Data from: Testosterone in ancient hair from an extinct species
Koren, Lee et al. (2019), Data from: Testosterone in ancient hair from an extinct species, Dryad, Dataset, https://doi.org/10.5061/dryad.q951rb9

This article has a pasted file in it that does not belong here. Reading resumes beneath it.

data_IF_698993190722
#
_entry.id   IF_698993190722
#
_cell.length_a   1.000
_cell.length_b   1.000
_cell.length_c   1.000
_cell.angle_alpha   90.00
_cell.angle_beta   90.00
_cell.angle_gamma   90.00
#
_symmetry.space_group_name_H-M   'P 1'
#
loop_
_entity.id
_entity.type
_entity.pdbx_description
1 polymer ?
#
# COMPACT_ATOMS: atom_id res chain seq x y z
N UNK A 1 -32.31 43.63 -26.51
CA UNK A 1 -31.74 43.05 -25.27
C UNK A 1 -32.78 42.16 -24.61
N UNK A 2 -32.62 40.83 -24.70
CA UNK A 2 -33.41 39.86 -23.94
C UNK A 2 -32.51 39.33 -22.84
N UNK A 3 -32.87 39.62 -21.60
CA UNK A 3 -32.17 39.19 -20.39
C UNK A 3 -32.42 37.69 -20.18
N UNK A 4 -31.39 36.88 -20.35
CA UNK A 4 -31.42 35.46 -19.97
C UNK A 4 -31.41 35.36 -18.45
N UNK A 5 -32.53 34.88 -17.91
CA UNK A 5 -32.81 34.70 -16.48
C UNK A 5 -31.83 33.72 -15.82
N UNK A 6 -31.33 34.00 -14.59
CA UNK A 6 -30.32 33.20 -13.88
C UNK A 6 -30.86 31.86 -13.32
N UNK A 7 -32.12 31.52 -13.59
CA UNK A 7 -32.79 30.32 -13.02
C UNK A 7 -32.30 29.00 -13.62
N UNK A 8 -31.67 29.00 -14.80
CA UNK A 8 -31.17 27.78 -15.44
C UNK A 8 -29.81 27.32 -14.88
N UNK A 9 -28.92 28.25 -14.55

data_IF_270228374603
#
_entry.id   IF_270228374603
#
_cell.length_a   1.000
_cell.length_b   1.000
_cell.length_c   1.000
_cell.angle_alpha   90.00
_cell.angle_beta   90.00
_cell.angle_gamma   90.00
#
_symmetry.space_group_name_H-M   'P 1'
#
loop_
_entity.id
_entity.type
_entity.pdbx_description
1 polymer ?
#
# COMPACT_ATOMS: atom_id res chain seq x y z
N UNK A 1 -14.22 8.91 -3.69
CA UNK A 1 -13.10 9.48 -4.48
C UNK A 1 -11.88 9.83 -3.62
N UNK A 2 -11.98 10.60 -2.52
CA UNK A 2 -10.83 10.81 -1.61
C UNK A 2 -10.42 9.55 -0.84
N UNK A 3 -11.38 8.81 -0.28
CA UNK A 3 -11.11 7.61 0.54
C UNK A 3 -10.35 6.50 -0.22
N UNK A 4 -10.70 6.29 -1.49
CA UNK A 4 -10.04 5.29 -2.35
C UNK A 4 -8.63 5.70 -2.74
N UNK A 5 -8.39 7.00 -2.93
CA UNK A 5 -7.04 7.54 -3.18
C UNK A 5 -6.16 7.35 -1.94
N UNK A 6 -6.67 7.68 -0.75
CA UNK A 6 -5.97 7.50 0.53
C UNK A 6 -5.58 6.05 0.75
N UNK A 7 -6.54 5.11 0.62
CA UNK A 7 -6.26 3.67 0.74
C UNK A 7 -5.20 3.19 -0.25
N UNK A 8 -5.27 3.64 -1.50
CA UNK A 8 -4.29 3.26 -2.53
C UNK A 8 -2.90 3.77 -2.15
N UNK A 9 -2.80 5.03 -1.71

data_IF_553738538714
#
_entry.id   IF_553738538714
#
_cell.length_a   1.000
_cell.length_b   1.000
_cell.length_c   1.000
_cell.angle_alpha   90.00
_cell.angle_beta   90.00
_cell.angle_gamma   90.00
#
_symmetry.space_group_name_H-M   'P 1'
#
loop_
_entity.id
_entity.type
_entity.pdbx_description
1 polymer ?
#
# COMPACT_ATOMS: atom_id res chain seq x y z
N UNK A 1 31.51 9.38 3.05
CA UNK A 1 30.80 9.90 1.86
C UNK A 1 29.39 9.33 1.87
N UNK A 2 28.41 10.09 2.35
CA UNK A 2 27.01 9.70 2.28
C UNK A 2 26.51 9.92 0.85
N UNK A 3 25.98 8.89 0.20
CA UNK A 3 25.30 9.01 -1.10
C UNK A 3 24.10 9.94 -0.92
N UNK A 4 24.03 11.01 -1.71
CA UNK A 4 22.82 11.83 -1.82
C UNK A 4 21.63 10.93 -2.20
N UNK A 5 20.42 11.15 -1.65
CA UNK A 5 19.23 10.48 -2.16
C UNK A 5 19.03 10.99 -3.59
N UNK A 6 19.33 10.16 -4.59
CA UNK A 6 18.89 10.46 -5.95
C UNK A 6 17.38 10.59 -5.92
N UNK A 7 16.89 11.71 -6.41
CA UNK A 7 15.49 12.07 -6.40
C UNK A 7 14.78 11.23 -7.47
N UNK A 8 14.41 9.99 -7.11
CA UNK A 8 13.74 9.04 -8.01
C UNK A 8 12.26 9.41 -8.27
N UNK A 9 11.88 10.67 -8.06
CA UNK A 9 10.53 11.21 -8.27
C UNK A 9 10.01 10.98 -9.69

Testosterone is a key regulator in vertebrate development, physiology, and behaviour. Whereas technology allows extraction of a wealth of genetic information from extant as well as extinct species, complimentary information on steroid hormone levels may add a social, sexual, and environmental context. Hair shafts have been previously used to sequence DNA from >50,000 14C years old Siberian woolly mammoths (Mammuthus primigenius). Hair-testing has also been used to measure endogenous steroids in multiple extant species. Here we use small quantities of woolly mammoth hair samples to measure testosterone, and a genomics-based approach to determine sex, in permafrost-preserved mammoths dated to circa 10-60 thousand 14C years. Our validated method opens up exciting opportunities to measure multiple steroids in keratinized tissues from extinct populations of mammals. This may be specifically applied to investigating life histories, including the extinct Quaternary megafauna populations whose remains are preserved in the permafrost throughout the northern hemisphere.